12:47:46       0    2.47    6.52    1.48    1.57    0.00    1.06    0.00    0.00    86.90

10 - pmap – Process Memory Usage

The pmap command reports the memory map of a process. Use this command to find the causes of memory bottlenecks.

# pmap -d PID

To display process memory information for pid # 47394, enter:

# pmap -d 47394

Sample output:

    47394: /usr/bin/php-cgi
    Address Kbytes Mode Offset Device Mapping
    0000000000400000 2584 r-x-- 0000000000000000 008:00002 php-cgi
    0000000000886000 140 rw--- 0000000000286000 008:00002 php-cgi
    00000000008a9000 52 rw--- 00000000008a9000 000:00000 [ anon ]
    0000000000aa8000 76 rw--- 00000000002a8000 008:00002 php-cgi
    000000000f678000 1980 rw--- 000000000f678000 000:00000 [ anon ]
    000000314a600000 112 r-x-- 0000000000000000 008:00002
    000000314a81b000 4 r---- 000000000001b000 008:00002
    000000314a81c000 4 rw--- 000000000001c000 008:00002
    000000314aa00000 1328 r-x-- 0000000000000000 008:00002
    000000314ab4c000 2048 ----- 000000000014c000 008:00002
    00002af8d48fd000 4 rw--- 0000000000006000 008:00002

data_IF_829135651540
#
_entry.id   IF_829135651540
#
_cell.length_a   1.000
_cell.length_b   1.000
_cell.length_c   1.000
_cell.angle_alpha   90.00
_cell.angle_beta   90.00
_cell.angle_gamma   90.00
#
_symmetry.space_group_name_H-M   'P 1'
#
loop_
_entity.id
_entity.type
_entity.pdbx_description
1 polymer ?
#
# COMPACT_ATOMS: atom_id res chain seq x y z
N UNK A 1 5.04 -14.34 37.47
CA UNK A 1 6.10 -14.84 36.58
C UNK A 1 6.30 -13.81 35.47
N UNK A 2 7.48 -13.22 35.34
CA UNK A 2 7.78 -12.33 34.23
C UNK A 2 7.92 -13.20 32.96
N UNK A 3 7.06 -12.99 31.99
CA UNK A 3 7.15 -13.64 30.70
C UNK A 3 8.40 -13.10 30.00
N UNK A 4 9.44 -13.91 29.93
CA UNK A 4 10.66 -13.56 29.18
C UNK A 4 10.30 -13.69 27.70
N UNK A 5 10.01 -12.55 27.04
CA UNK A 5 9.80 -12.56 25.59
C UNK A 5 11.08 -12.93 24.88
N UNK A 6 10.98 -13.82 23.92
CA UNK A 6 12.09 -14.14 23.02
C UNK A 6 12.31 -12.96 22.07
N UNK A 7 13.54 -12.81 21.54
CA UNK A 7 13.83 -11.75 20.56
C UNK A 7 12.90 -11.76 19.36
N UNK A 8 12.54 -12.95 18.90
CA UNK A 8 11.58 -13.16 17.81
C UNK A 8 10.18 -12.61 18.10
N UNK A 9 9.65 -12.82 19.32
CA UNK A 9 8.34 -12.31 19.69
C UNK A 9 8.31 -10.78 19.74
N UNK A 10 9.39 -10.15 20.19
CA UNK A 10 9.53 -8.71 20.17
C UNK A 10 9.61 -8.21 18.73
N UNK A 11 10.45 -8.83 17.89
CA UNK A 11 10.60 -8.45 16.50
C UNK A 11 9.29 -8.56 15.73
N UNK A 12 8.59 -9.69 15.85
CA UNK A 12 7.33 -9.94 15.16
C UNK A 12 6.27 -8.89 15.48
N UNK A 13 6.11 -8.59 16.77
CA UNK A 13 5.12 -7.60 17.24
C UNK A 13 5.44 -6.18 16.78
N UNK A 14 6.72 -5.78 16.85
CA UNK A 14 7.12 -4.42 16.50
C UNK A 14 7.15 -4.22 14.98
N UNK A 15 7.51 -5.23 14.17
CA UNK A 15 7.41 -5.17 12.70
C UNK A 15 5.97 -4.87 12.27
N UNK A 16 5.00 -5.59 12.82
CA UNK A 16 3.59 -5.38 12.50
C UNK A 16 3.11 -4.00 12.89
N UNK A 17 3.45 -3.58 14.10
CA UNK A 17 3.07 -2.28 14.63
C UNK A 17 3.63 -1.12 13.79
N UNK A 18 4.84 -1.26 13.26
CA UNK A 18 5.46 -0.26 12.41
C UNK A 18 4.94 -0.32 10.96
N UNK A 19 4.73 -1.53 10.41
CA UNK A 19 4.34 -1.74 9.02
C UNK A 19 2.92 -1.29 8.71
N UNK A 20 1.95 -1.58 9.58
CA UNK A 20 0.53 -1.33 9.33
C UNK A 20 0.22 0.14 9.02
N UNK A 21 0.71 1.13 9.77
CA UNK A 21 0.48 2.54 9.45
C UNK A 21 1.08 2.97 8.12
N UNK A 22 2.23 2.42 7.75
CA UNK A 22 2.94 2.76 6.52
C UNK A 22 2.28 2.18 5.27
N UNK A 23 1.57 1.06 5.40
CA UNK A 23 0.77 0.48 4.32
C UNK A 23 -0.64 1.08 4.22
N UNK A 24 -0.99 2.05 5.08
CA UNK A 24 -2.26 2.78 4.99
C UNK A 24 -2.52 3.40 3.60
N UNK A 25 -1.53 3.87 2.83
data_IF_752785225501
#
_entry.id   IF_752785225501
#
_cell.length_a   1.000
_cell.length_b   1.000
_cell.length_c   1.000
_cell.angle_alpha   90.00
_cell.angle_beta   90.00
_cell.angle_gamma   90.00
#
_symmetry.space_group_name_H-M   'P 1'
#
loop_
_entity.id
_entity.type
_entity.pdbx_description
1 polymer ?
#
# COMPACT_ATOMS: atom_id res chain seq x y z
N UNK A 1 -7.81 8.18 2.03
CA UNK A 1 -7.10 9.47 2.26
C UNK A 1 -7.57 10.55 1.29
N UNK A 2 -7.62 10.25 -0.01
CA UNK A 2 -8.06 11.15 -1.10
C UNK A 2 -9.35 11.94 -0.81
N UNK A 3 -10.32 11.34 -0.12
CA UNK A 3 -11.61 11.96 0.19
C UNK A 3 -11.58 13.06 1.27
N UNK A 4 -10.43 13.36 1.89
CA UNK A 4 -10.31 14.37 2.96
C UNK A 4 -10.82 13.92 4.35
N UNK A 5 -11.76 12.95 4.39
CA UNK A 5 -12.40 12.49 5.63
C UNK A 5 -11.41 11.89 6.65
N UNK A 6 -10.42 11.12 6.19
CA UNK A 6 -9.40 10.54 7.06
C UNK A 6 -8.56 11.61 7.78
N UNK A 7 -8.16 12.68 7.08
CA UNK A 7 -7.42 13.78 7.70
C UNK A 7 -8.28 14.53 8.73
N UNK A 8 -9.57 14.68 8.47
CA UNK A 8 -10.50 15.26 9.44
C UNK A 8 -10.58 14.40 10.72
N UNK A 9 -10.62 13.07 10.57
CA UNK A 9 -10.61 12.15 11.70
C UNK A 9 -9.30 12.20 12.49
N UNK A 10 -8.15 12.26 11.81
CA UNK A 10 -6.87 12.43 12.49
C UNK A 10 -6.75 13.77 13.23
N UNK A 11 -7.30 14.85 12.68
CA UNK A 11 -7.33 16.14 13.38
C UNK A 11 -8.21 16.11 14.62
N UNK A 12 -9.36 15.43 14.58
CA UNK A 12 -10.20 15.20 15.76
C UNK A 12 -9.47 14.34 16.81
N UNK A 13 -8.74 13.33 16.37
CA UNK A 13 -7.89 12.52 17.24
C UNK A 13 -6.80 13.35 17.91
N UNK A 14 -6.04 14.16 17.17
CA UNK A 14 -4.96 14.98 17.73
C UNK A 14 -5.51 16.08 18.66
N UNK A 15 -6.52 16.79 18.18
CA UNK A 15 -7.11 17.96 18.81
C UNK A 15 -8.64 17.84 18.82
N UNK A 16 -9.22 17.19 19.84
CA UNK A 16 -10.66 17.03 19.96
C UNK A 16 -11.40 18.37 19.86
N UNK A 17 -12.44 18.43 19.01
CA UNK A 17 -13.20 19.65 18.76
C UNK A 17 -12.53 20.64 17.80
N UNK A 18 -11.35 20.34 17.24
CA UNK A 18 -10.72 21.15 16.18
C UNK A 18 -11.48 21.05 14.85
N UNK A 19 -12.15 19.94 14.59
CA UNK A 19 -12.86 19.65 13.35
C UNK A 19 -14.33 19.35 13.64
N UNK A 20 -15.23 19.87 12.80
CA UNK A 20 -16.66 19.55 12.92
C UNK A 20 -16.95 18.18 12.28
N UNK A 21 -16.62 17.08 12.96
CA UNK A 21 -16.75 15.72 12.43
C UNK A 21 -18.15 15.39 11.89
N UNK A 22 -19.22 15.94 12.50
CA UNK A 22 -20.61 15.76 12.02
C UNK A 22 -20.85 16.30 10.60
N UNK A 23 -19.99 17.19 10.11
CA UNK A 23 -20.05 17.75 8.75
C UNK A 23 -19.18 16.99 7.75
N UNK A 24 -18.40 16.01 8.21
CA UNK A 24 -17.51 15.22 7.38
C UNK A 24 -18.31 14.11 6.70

00002af8d490c000 40 r-x-- 0000000000000000 008:00002
    00002af8d4916000 2044 ----- 000000000000a000 008:00002
    00002af8d4b15000 4 r---- 0000000000009000 008:00002
    00002af8d4b16000 4 rw--- 000000000000a000 008:00002
    00002af8d4b17000 768000 rw-s- 0000000000000000 000:00009 zero (deleted)
    00007fffc95fe000 84 rw--- 00007ffffffea000 000:00000 [ stack ]
    ffffffffff600000 8192 ----- 0000000000000000 000:00000 [ anon ]
    mapped: 933712K writeable/private: 4304K shared: 768000K

The last line is very important:

mapped: 933712K total amount of memory mapped to files
writeable/private: 4304K the amount of private address space
shared: 768000K the amount of address space this process is sharing with others

11 - netstat – Network Statistics

The netstat command displays both incoming and outgoing network connections, routing tables and a number of network interface statistics. It is available on Unix, Unix-like systems, and Windows NT-based operating systems.

 # netstat 

12 - iptraf – Real-time Network Statistics